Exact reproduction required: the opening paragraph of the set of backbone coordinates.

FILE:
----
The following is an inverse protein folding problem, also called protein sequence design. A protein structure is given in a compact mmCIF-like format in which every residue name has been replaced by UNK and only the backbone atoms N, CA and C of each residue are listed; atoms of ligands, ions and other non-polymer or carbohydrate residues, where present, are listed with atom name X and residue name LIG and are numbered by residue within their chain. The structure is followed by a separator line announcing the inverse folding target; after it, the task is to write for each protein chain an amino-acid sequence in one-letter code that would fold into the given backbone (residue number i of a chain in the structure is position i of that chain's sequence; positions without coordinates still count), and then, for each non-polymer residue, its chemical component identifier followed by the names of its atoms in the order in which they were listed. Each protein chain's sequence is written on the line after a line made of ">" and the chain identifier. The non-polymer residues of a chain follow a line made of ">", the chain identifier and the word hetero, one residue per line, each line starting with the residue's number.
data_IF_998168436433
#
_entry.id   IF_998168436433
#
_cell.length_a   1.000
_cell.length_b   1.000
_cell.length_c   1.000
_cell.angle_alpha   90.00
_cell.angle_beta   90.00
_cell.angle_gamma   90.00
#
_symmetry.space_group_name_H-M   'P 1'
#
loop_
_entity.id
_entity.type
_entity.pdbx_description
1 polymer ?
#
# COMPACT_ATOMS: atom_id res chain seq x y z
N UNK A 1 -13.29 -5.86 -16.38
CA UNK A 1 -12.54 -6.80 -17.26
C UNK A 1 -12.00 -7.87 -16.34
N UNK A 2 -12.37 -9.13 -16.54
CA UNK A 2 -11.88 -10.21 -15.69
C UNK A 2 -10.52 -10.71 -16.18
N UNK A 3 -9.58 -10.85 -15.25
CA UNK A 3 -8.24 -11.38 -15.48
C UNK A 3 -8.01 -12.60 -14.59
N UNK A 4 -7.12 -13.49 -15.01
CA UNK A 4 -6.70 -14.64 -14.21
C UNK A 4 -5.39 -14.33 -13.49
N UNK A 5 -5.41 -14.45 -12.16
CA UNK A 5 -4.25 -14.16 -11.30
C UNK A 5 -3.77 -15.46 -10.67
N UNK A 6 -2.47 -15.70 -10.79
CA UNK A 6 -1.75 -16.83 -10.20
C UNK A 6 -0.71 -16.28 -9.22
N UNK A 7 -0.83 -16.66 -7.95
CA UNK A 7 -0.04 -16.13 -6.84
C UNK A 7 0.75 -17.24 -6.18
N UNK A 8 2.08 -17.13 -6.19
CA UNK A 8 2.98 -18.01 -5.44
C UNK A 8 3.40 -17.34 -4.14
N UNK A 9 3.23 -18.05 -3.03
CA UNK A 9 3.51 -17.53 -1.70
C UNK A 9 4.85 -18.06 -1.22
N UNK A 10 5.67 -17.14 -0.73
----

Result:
The following is an inverse protein folding problem, also called protein sequence design. A protein structure is given in a compact mmCIF-like format in which every residue name has been replaced by UNK and only the backbone atoms N, CA and C of each residue are listed; atoms of ligands, ions and other non-polymer or carbohydrate residues, where present, are listed with atom name X and residue name LIG and are numbered by residue within their chain. The structure is followed by a separator line announcing the inverse folding target; after it, the task is to write for each protein chain an amino-acid sequence in one-letter code that would fold into the given backbone (residue number i of a chain in the structure is position i of that chain's sequence; positions without coordinates still count), and then, for each non-polymer residue, its chemical component identifier followed by the names of its atoms in the order in which they were listed. Each protein chain's sequence is written on the line after a line made of ">" and the chain identifier. The non-polymer residues of a chain follow a line made of ">", the chain identifier and the word hetero, one residue per line, each line starting with the residue's number.